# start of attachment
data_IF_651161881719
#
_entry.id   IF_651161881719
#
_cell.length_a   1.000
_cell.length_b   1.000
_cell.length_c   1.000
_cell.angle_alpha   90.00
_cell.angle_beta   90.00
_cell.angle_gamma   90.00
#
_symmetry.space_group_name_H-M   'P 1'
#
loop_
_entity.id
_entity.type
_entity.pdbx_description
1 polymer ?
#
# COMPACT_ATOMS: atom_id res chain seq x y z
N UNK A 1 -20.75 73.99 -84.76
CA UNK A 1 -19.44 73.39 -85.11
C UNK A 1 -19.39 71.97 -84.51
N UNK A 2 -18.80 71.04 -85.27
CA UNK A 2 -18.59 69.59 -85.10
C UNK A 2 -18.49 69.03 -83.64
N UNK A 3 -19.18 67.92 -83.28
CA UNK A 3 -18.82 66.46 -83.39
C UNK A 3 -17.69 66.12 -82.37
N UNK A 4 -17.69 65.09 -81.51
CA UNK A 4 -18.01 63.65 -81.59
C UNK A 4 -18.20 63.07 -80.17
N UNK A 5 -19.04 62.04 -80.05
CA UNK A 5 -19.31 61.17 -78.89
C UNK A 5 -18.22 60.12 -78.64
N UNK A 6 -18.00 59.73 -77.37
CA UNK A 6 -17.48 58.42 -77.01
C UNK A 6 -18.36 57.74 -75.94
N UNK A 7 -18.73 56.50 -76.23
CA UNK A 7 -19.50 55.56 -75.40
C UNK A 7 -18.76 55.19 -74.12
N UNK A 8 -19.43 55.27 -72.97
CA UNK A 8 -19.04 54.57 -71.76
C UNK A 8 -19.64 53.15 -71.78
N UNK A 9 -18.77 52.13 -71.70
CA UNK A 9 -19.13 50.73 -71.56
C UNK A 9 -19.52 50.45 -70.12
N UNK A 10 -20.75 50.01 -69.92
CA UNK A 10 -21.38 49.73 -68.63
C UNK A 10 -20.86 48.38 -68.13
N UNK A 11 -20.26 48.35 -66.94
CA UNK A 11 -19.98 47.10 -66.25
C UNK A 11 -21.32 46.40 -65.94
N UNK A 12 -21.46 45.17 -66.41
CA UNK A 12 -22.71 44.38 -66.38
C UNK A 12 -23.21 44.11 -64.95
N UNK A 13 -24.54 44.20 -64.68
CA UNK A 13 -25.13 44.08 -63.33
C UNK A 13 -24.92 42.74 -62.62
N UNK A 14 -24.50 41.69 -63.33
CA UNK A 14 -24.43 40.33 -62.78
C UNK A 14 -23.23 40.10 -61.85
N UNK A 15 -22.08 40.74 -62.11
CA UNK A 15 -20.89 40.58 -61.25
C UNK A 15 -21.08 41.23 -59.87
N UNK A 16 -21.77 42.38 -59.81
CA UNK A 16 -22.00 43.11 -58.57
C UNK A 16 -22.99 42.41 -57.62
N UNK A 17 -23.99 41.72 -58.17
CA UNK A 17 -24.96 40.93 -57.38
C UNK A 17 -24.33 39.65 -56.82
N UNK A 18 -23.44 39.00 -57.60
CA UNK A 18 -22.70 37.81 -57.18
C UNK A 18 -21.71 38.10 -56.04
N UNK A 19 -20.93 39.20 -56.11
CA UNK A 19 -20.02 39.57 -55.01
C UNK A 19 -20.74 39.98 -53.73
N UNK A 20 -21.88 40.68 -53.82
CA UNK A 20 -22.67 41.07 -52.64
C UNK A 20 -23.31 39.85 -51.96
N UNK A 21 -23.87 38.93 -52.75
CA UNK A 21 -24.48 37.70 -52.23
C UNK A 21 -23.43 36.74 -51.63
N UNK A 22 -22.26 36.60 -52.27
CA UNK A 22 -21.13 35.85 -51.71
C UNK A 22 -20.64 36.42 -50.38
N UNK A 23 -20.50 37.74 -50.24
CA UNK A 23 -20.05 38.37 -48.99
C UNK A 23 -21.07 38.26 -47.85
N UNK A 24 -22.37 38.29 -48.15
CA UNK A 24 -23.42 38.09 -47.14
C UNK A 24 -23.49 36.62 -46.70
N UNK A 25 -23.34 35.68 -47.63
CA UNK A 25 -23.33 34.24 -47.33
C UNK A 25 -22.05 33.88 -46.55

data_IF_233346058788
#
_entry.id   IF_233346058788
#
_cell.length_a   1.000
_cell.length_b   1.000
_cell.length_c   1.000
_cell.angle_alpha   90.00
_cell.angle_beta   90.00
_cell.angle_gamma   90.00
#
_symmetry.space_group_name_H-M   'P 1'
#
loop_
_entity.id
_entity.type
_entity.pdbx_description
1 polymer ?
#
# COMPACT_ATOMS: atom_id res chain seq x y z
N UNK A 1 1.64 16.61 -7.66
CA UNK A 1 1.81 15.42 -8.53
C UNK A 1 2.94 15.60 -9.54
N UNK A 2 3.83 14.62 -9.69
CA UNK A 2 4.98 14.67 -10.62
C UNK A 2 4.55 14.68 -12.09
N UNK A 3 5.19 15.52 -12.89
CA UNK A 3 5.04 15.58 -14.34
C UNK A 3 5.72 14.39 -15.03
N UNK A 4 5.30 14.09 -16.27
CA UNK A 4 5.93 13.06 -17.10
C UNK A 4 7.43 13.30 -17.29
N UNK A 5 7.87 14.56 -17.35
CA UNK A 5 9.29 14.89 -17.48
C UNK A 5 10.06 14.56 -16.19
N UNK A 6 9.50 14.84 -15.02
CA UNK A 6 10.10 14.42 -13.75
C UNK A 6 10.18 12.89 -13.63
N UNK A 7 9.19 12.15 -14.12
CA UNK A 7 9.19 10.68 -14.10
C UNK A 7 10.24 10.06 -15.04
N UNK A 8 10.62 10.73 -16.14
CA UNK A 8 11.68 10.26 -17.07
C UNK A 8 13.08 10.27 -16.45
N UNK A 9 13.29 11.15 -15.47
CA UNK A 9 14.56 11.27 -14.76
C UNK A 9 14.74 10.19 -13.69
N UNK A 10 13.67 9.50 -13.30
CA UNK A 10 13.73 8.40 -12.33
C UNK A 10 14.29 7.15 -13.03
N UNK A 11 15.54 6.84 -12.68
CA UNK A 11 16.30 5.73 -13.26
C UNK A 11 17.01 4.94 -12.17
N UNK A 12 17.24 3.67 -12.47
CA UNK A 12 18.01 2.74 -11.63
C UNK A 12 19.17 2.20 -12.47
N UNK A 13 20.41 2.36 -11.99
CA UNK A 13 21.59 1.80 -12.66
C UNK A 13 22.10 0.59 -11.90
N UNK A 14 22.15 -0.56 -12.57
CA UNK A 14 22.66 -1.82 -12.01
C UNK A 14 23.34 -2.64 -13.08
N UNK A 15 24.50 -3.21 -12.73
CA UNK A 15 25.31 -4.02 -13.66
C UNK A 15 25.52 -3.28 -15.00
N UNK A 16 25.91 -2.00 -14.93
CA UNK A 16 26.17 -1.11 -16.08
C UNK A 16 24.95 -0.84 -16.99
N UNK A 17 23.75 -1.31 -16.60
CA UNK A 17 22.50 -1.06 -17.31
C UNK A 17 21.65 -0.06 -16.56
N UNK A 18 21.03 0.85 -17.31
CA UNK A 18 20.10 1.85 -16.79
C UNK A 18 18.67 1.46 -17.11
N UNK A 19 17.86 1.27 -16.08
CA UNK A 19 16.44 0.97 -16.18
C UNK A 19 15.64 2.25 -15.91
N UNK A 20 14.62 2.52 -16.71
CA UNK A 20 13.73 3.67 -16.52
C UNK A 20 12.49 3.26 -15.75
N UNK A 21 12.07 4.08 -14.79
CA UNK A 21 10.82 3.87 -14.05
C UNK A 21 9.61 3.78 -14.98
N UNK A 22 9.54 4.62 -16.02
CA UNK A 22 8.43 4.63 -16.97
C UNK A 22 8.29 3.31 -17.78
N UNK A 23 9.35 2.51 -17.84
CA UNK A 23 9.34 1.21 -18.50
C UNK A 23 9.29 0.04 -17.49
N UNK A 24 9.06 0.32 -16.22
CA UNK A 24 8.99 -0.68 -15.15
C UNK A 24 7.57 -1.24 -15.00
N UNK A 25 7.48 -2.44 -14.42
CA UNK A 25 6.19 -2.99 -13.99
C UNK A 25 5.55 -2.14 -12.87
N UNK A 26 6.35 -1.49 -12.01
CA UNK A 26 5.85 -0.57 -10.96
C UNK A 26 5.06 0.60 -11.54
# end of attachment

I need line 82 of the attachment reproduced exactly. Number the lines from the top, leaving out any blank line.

CA UNK A 21 -24.48 37.70 -52.23